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The Importance Of Insulation In Your Home

By Liam O'Boyle

In winter all we want to do is hibernate. When it’s raining or snowing, we want to light the fire or switch on the heater, settle back and watch a movie or read a good book. We want to feel protected from the harsh outside elements. Unfortunately for many New Zealanders, all the heating, blankets and jumpers in the world will not shield them from the cold if their houses are not properly insulated. In a country full of beautiful villas, state houses, or simply houses with a few years on them, home owners have a responsibility to ensure their houses – whether leased to tenants or lived in – are insulated properly.

At last count more than one million New Zealand homes were still un-insulated, with the majority being rental or low income housing. In the past three years about 230,000 houses were insulated with the Government Warm Up New Zealand subsidy scheme, however just 25,000 of those were rental properties.

Warm Up has been operating since 2009 and offers a 33 per cent subsidy, or up to $1300, for the cost of installing insulation into houses built before 2000. For those with Community Services Card, or their landlords, a whopping 60 per cent subsidy is available. While a lot of landlords are resistant to insulate their house, for a number of reasons, including cost and availability of installers, it would be in their best interest to do so.

The rising cost of electricity and other forms of heating in New Zealand has people worried. Keeping the house warm is expensive and people are generally looking for any way to keep those prices down. An effective way to keep winter electricity costs down is to live in an insulated home. Insulation keeps heat inside the house and ensures the heat doesn’t escape. The house will automatically be warmer even before you switch the heater on. Insulation also has the opposite effect in summer; it keeps the cool air in.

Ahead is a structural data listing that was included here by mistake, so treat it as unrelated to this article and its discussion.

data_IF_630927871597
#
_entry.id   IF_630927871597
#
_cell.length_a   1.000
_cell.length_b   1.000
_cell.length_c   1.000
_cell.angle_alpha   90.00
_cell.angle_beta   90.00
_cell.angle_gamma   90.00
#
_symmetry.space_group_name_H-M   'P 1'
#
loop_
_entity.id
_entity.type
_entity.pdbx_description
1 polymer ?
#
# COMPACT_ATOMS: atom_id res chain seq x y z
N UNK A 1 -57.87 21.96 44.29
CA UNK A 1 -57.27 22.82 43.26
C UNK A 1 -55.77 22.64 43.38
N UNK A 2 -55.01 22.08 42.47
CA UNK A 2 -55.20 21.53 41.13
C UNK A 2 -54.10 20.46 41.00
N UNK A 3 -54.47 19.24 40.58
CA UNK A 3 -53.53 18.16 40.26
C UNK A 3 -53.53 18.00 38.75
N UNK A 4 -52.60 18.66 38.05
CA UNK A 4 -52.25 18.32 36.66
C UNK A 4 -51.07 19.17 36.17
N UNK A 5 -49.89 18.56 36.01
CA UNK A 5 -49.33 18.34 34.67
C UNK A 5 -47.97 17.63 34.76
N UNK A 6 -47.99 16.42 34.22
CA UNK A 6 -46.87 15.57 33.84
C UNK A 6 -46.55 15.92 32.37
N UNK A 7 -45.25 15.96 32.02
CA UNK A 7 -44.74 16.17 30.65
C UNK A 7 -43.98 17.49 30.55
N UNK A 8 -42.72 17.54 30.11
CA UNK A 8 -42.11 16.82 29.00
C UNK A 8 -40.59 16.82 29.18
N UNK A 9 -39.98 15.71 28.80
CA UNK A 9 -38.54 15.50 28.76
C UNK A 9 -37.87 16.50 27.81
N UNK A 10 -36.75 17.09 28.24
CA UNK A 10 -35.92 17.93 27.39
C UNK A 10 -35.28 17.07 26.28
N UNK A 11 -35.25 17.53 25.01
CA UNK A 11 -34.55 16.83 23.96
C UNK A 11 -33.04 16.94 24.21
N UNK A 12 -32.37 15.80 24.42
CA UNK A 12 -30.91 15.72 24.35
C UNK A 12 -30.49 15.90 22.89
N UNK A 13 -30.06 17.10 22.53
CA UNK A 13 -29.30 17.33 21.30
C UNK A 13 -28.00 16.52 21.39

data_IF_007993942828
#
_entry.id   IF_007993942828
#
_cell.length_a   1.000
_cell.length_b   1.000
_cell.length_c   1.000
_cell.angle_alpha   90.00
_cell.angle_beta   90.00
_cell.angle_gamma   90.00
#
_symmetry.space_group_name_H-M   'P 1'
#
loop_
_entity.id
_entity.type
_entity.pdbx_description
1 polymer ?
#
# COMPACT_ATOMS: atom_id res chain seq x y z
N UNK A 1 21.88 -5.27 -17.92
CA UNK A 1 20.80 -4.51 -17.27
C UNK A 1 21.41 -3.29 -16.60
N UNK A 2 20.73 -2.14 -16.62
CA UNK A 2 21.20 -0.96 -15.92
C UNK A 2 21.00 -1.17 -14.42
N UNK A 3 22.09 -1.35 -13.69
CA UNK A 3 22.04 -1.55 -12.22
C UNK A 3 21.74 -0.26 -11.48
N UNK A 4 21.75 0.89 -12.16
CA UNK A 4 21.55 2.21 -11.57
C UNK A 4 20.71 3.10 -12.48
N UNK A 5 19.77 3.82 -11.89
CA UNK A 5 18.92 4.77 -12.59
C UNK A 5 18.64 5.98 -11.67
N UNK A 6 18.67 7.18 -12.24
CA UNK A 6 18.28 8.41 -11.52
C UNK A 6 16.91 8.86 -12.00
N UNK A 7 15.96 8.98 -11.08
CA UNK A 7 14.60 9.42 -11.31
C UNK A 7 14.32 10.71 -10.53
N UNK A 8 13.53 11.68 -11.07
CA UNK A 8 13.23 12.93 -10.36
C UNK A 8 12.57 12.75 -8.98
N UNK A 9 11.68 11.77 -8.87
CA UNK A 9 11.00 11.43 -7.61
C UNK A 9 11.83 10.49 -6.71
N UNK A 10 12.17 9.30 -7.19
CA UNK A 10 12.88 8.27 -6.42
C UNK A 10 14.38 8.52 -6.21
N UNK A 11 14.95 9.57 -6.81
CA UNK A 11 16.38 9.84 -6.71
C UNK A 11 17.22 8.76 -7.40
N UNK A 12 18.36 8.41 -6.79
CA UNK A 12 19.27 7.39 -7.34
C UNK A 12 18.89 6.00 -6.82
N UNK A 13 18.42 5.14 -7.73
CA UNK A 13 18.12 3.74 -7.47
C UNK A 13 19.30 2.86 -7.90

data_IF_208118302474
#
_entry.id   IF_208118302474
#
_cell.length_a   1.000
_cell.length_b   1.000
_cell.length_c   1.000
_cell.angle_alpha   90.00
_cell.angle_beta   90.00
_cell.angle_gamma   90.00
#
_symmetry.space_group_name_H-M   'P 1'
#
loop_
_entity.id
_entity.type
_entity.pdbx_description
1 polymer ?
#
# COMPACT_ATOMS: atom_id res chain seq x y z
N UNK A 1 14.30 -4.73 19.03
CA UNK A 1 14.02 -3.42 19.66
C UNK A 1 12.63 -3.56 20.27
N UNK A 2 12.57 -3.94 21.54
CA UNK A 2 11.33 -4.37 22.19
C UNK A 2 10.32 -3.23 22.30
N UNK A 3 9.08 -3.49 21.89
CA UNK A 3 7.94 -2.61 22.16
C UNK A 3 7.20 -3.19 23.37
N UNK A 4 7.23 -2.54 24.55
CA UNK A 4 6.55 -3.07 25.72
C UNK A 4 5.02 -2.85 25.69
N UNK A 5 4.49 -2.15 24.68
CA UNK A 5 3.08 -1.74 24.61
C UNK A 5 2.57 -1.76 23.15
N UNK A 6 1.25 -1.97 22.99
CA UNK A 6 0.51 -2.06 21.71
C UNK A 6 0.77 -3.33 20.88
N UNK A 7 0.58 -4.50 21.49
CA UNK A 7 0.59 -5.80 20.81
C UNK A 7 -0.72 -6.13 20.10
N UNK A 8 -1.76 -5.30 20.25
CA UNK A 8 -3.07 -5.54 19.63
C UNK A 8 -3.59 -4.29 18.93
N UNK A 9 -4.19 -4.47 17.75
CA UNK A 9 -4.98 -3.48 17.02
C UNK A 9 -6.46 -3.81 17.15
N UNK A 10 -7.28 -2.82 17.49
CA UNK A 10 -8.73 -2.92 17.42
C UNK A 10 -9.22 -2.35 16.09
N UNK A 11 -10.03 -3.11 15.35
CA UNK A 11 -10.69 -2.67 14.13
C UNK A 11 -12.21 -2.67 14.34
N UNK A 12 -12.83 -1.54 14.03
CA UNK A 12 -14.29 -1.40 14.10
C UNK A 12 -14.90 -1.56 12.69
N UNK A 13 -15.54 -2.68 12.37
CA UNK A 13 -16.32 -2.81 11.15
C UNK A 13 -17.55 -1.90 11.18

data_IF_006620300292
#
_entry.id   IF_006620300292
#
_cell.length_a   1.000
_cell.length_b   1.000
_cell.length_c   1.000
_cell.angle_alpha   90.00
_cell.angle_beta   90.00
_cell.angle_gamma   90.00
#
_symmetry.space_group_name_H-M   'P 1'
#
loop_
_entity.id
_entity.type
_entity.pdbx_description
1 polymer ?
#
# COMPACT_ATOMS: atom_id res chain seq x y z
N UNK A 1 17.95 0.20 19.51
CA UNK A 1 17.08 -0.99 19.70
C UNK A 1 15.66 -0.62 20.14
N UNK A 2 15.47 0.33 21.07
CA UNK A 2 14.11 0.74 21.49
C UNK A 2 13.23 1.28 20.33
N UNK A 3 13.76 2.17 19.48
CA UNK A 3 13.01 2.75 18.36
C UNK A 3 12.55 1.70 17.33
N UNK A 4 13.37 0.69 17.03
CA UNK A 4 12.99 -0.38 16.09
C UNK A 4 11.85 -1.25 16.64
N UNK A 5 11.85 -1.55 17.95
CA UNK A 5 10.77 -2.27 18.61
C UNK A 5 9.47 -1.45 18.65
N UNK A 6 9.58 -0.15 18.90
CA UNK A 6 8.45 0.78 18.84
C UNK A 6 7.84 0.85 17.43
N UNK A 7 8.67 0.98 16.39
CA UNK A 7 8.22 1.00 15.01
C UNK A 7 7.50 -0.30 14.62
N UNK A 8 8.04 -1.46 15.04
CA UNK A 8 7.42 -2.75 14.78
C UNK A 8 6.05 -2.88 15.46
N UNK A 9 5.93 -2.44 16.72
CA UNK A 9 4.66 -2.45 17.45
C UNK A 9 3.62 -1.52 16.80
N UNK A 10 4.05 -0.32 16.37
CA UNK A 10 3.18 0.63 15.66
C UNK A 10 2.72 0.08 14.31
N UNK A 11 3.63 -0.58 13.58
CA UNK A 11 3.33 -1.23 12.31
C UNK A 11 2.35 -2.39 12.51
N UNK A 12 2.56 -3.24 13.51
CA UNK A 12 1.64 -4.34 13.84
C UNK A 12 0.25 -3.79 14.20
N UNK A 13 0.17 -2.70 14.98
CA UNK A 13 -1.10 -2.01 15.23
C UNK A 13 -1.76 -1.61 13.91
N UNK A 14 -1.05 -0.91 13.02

Renters and indeed anyone looking for a new home are far more inclined to take the house with up to date insulation, as it makes more sense financially, as well as for the health of their families. Living in an un insulated house can cause several health issues and exacerbate existing ones. Because cold houses are generally damp, they can attract mould, which causes a multitude of respiratory problems, especially with the elderly and young children. Those living in damp houses are more likely to get colds and flu-like illnesses over winter as well as asthma flare-ups and other breathing issues.

Installing insulation into homes can significantly improve the quality of life to the dwellers as the home becomes warmer and drier. This will also increase the value of the home and reduce mould and damp related damage to the property.

For more information on how you can insulate your home and on the subsidies available to you check out the Energy Efficiency and Conservation Authority website.

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